Film Review: You’re Next (2013)


Spoilers ahead if you haven’t seen this! Which, apparently I saw this at some point in 2015, I think? But I do not remember it at all. I found a Tweet of mine in 2015 saying I watched it (but further said I was too lazy to put it on the blog), but I must’ve memory-holed this. Nothing seems familiar. I’m at a loss to explain that.

The premise of the film is that a family gathers at the parents’ retirement home, and get attacked by people in a home-invasion style horror movie.

As far as title sequences go, that’s a pretty effective title sequence for a horror movie, aka, the movie opens with two lovers getting attacked, and the second lover sees, “You’re Next,” scrawled in the first lover’s blood on what looks to be a sliding glass backdoor. Off the top of my head, I’m not sure I’ve seen another movie, horror or otherwise, incorporate the title sequence into the actual film.

When the parents, Aubrey Davison (played by Barbara Crampton) and Paul Davison (played by Rob Moran) are getting the house ready for their son, Crispian Davison (played by A.J. Bowen) and his girlfriend, Erin (played by Sharni Vinson), Aubrey hears a noise she thinks came from upstairs. She tells Paul about it, and then immediately starts running toward the front door, saying they need to get out of the house because someone’s in it.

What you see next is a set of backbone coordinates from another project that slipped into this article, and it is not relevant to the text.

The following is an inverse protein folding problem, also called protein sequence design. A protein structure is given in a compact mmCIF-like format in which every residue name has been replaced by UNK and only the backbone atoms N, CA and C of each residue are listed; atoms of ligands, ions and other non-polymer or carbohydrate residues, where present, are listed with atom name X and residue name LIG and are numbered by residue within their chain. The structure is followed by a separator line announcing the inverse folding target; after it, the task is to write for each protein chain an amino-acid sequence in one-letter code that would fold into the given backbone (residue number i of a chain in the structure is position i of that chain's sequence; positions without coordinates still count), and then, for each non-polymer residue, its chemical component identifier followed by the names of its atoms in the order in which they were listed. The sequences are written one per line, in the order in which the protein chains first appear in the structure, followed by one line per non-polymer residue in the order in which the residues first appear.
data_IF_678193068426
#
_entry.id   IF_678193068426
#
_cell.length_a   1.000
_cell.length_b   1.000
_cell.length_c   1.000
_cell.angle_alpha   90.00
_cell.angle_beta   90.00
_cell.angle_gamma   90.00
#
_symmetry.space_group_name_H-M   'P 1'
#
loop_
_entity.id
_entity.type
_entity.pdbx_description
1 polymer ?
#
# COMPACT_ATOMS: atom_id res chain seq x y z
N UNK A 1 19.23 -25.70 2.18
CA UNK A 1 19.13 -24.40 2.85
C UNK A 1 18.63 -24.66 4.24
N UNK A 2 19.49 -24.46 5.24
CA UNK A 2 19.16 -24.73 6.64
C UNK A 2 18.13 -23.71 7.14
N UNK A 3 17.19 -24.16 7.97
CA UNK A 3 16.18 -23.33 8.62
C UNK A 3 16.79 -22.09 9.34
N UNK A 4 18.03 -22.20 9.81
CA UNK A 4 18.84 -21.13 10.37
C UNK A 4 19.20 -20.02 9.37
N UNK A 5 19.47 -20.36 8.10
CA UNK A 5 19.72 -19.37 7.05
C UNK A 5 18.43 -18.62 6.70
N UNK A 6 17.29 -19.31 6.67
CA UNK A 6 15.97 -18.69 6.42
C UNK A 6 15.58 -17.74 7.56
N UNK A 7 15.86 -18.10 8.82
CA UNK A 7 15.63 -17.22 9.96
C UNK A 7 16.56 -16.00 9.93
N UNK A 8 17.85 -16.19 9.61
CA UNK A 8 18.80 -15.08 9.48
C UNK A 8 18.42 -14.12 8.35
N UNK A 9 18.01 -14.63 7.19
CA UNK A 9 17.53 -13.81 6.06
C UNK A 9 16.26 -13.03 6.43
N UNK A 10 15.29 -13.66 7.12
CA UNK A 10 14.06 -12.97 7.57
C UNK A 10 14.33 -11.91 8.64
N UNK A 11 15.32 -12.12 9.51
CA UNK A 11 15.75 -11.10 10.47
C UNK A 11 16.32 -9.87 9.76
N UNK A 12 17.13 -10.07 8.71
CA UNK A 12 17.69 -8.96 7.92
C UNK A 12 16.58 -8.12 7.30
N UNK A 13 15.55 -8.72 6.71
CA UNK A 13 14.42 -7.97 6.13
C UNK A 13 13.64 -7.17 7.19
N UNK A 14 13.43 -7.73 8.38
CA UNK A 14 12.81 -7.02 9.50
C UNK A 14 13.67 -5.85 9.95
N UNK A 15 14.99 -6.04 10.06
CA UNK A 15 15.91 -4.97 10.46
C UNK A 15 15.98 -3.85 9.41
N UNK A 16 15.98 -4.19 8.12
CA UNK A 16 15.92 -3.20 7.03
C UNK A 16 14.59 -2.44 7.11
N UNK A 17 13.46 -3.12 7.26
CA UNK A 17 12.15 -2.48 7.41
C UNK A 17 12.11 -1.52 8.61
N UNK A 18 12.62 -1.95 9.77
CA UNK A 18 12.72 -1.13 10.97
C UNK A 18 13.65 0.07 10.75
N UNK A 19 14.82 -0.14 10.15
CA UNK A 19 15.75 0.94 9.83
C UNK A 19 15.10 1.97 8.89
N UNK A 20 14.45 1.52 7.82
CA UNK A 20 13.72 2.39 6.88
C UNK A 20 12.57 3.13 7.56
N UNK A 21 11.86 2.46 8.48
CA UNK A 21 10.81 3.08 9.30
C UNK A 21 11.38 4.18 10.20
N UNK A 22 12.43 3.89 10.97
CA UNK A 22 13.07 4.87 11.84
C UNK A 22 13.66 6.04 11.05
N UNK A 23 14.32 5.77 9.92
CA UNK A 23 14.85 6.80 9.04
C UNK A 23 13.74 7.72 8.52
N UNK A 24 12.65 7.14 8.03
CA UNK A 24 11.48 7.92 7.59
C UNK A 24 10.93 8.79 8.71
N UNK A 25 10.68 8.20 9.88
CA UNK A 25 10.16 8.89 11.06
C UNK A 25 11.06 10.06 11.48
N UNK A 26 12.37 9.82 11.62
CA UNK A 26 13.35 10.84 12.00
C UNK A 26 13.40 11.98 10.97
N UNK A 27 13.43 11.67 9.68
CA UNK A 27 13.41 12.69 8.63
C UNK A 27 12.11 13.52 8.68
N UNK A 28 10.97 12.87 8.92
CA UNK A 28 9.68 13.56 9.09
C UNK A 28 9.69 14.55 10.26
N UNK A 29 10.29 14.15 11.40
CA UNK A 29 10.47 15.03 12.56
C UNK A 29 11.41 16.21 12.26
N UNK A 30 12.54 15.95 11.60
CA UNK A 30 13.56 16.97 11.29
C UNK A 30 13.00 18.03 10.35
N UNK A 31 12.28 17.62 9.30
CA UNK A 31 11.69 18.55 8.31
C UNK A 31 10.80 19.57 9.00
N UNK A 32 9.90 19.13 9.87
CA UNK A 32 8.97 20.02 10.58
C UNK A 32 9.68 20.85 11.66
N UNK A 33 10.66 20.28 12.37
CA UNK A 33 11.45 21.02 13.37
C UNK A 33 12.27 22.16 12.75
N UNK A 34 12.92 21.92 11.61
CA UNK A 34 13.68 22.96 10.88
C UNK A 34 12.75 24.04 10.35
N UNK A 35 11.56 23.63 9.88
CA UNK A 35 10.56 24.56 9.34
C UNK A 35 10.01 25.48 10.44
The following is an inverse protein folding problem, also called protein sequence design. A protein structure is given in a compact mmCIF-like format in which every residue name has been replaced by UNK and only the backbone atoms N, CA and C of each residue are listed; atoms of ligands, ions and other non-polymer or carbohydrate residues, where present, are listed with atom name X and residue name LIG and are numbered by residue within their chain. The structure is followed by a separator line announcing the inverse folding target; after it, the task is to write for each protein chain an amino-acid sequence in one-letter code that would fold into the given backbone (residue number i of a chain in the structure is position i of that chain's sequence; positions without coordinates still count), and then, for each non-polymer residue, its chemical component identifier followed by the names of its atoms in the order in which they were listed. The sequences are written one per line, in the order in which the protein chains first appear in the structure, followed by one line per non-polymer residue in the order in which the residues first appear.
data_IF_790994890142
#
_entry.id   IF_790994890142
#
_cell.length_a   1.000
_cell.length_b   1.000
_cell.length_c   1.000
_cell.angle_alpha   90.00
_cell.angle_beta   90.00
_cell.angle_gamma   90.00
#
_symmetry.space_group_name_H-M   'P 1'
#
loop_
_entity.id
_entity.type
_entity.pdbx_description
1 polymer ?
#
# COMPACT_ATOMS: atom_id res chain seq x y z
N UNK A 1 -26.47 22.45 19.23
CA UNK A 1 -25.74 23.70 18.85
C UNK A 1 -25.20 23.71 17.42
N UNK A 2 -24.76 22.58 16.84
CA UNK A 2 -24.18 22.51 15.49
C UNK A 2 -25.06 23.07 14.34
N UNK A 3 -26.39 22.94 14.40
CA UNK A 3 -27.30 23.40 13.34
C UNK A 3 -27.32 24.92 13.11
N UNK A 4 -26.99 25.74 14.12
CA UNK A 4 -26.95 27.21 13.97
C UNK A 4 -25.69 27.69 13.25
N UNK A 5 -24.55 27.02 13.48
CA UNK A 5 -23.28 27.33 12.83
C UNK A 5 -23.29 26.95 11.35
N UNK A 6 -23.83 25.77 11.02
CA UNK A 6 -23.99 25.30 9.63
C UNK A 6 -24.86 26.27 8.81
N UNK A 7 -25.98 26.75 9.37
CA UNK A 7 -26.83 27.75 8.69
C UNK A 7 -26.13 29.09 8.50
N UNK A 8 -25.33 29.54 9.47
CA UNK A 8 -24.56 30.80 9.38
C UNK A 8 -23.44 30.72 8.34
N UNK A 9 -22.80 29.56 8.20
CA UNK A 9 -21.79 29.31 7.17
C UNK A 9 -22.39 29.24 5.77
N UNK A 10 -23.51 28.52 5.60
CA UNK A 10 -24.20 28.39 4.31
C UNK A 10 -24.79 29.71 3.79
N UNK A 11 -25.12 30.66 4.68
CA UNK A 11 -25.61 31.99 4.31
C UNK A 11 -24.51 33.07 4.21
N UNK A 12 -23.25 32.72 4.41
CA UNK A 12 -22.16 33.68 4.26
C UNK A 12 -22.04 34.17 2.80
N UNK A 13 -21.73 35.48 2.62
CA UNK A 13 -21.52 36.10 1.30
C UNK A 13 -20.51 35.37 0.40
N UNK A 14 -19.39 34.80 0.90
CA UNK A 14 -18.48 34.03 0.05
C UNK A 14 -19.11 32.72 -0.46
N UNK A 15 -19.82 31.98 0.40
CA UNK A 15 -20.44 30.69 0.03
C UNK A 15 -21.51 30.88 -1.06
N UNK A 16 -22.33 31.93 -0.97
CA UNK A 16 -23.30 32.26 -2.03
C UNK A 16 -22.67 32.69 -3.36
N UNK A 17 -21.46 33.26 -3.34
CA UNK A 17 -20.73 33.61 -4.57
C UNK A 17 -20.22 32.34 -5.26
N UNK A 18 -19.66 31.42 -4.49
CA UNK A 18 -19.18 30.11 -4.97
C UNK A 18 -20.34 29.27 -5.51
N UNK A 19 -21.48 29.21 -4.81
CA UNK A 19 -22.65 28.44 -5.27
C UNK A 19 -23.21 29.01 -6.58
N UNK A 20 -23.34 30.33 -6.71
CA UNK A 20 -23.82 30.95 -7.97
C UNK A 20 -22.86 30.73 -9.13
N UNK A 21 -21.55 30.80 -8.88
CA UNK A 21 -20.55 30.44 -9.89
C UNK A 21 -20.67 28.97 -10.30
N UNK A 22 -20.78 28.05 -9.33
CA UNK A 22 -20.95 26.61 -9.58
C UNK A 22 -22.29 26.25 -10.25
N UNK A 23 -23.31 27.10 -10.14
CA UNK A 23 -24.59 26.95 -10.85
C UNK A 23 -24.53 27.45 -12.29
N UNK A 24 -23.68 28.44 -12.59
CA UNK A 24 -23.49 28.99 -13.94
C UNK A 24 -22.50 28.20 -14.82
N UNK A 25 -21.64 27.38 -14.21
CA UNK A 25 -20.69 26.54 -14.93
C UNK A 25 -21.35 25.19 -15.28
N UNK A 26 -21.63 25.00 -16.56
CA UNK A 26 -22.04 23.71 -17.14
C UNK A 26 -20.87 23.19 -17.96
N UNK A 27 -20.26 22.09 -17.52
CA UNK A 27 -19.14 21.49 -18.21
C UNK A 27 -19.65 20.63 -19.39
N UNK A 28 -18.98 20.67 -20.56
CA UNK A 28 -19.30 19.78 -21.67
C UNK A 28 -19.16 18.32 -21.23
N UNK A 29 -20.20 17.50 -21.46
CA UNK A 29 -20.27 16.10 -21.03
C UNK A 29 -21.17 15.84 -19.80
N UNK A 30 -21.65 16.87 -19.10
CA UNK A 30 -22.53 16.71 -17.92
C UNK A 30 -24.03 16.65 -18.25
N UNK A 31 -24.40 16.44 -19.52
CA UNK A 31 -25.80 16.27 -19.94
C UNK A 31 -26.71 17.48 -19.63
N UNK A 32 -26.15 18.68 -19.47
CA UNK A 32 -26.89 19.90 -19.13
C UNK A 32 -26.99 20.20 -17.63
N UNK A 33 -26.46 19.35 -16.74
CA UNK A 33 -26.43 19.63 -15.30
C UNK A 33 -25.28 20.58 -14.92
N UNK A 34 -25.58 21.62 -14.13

I love that! That’s subversive for the home invasion genre: When have you ever seen someone react that way to a noise going bump in the night? Usually it’s to have the reaction that Paul has of, “I’m going to go investigate.” It’s a bit of black humor at the start.

Before the mayhem really gets rolling, we get some nice character building in little, realistic moments, with Crispian talking to his dad about a fellowship (and dad’s resulting disappointment), and the interplay between Crispian’s brother Drake Davison (played by Joe Swangberg) and his wife (played by Sarah Myers), where Sarah’s complaining about Erin, and Drake just wants to get frisky, but she’s not feeling it. It comes across like very real, relatable exchanges. Characters! Development!

Plus, something I’ll probably talk more extensively about in a separate blog post is that I appreciate what seems like the new trend in horror over the last few years to get away from the 1970s-1990s style of horror where a lot of horror movies centered around teens. Now we get horror involving adults, and often, no offense to teens, it makes for better dialogue, characterization, and acting. I’m not saying there aren’t great horror movies with a teen cast, but I think studios had a proclivity for no-name teen actors because they’re cheaper. The turn to adult actors who can, well, act, is a nice change of pace.